Championing Weight Inclusivity in Health Care

Championing Weight Inclusivity in Healthcare

For many of us, a trip to the doctor can be an anxiety-inducing experience.
Sometimes uncertainty takes over and you can find yourself overwhelmed with an array of potential scenarios. Will they be understanding? Will I get the right diagnosis? What if I’m really sick?
But when you’re a person living in a bigger body, a doctor’s appointment can be a  completely different ballgame. Couple those uncertainties with weight based stigma and discrimination, and things can get far more difficult.
At the age of nineteen, I started feeling really unwell. I begrudgingly took myself off to my family GP and told him about my ongoing stomach problems. He listened to me patiently and suggested we run some tests. I remember feeling listened to and cared for. I should point out that at the time, I was what would have been considered “very slim”.
Not once was my weight spoken about or referred to. It turned out that I had coeliac disease and although I was sad to have developed such an inconvenient ailment, I felt thankful for the prompt and high quality medical care I had received.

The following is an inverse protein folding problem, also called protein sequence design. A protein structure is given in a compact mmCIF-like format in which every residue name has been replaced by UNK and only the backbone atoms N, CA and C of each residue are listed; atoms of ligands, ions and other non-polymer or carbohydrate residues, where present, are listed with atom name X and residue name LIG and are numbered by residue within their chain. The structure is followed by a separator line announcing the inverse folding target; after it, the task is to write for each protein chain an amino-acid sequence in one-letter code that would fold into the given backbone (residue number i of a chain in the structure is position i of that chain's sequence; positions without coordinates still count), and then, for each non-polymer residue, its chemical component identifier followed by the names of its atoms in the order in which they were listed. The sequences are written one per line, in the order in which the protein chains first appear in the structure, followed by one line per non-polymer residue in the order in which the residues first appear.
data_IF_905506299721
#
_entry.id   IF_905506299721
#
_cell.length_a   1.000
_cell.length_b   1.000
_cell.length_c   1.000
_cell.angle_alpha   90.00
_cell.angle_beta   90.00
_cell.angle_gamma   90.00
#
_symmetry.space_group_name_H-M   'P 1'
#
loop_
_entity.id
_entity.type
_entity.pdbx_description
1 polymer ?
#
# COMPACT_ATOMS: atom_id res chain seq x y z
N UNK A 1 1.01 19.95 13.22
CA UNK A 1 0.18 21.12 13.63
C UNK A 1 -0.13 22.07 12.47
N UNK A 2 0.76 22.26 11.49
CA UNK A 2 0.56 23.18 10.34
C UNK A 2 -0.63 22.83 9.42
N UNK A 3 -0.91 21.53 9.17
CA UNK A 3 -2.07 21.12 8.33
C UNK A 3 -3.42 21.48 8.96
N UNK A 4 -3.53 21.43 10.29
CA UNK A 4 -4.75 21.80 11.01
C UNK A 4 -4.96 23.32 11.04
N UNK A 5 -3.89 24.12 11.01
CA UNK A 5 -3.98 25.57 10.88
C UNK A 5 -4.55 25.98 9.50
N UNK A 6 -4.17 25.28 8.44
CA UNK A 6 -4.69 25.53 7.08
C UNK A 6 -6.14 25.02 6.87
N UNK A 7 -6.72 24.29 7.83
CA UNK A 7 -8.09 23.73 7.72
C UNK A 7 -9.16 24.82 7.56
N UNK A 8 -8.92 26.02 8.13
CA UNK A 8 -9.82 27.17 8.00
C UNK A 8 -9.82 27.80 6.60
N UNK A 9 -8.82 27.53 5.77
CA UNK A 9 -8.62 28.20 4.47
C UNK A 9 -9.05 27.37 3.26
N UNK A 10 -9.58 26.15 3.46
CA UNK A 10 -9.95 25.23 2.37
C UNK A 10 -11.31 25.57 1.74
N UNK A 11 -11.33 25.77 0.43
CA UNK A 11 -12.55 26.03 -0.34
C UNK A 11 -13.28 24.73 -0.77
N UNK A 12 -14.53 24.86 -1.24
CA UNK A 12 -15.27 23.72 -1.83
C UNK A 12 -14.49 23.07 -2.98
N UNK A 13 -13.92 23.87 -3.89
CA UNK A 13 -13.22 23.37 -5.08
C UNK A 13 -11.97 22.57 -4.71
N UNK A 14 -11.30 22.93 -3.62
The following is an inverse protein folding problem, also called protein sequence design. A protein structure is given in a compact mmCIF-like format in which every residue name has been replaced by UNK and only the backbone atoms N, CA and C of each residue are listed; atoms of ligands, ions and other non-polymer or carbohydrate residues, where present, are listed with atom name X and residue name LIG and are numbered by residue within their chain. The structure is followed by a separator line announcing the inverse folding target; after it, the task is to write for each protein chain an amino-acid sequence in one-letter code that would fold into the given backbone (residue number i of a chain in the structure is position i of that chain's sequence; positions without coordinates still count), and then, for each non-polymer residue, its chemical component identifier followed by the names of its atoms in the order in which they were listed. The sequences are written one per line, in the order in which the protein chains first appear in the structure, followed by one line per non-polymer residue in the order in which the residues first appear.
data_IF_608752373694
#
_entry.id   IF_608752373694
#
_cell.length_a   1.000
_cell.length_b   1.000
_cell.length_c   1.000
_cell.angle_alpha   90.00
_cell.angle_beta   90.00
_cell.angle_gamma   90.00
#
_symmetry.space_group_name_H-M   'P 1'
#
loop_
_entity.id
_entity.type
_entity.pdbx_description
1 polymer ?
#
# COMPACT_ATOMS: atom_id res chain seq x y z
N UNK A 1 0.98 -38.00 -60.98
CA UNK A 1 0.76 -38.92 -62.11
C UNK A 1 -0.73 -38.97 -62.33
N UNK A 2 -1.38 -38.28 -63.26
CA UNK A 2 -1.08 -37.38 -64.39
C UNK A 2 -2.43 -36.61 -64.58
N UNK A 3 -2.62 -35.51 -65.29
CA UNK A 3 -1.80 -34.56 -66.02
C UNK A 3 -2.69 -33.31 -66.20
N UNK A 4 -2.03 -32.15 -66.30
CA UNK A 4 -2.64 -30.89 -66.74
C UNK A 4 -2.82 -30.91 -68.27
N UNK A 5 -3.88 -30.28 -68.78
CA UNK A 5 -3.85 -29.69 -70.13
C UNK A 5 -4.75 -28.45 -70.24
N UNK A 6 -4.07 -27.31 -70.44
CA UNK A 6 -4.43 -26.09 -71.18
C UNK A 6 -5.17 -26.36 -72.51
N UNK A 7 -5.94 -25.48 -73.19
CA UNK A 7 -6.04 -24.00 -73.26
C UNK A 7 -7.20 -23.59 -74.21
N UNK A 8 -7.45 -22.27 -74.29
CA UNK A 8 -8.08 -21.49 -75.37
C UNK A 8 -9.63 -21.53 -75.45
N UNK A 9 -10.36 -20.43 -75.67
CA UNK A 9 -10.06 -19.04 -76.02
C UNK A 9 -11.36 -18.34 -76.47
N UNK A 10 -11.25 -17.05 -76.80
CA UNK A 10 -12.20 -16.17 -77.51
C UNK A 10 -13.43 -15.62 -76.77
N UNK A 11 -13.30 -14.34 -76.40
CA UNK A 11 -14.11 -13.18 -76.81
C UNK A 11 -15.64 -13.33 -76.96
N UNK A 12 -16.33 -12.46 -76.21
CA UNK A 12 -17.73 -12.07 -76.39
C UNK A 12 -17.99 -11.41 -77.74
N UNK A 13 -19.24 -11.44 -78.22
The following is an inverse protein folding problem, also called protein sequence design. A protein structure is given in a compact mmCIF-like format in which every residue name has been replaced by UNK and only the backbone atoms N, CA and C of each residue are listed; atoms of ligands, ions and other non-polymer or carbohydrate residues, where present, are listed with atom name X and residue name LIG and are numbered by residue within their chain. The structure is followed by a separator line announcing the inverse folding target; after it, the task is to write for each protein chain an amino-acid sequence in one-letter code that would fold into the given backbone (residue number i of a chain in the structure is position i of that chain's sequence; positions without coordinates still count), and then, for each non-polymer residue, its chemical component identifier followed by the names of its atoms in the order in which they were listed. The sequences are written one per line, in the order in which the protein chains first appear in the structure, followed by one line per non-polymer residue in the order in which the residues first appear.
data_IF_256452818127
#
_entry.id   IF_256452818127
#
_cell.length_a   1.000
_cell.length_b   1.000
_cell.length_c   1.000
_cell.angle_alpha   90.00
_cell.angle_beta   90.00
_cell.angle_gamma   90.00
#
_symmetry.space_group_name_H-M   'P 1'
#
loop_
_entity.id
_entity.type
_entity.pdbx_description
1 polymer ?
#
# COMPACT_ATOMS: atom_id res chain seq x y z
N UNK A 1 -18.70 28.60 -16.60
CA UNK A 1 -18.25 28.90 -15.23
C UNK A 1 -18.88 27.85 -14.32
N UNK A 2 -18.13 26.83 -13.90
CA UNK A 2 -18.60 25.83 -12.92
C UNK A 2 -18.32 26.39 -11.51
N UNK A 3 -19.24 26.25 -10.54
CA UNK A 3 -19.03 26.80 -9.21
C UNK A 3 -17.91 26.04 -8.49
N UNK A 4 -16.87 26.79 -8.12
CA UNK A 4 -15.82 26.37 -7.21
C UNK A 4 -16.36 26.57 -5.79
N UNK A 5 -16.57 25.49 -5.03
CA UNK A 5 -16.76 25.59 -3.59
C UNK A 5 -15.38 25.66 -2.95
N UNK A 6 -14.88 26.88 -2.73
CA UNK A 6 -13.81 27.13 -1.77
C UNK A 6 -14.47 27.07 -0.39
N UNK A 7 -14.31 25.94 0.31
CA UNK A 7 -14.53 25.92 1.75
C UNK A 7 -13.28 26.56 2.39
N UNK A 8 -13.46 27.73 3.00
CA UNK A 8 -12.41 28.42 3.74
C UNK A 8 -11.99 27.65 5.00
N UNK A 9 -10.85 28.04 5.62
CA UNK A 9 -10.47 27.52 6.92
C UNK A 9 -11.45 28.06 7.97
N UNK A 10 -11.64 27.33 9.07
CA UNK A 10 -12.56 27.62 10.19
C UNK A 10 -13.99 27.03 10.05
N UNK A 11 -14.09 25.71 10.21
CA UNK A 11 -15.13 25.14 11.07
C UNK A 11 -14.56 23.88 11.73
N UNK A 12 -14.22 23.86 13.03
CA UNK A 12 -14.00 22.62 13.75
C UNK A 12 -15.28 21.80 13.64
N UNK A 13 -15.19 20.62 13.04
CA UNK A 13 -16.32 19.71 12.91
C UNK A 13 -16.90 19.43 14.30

A few months ago, almost 8 years later, my tummy troubles returned. I was referred to a gastroenterologist, and went to the appointment feeling optimistic.
Again, I should mention, that due to long-term use of antidepressants and a second diagnosis of Polycystic Ovaries Syndrome (​PCOS​), I was now almost 30 kilos heavier and nowhere near as slim.
I explained to the doctor what was going on, how tired I was and that I had a feeling something else was going on with my gut. I’d only been speaking for a few minutes when he delivered his recommendation.
“You’re overweight — clearly. I think what you need is just to get out there and get exercising. Get moving. You just have to get into a routine. You know, exercise has been proven to be just as effective as taking antidepressants. I know you say you’re tired but you just have to try a little harder”.